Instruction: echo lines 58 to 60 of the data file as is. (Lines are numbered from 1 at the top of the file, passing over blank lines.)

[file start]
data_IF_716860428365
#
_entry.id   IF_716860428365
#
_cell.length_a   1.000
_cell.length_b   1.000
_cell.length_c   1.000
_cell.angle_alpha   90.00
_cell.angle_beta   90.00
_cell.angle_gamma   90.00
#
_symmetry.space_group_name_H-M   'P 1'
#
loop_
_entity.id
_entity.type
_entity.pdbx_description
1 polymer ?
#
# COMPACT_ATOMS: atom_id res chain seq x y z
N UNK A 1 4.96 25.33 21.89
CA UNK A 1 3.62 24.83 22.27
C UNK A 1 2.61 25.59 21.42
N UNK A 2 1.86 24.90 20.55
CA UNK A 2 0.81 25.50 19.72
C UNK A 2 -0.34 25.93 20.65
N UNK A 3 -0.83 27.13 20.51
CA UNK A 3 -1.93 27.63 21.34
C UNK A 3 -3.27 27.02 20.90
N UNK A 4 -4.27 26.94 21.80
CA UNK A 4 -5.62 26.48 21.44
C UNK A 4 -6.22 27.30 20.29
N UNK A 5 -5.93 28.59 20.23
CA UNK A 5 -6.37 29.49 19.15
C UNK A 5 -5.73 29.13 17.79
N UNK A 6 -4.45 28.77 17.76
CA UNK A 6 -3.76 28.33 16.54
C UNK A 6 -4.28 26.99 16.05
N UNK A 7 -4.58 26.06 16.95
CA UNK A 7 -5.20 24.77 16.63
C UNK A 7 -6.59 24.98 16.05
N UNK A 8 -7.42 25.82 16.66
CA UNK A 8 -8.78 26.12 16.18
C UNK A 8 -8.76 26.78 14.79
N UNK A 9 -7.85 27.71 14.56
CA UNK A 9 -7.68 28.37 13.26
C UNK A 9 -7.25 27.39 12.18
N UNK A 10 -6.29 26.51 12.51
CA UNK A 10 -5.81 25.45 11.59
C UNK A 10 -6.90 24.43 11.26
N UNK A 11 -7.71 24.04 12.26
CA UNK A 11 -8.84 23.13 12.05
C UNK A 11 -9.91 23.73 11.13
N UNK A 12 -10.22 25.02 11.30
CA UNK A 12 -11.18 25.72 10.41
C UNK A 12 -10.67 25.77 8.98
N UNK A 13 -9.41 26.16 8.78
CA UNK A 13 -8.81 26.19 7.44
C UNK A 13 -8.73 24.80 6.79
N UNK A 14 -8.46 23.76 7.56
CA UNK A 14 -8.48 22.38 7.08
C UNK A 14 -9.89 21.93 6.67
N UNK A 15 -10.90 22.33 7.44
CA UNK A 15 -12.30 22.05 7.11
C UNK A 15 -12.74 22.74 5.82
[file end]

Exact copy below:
CA UNK A 13 -8.81 26.19 7.44
C UNK A 13 -8.73 24.80 6.79
N UNK A 14 -8.46 23.76 7.56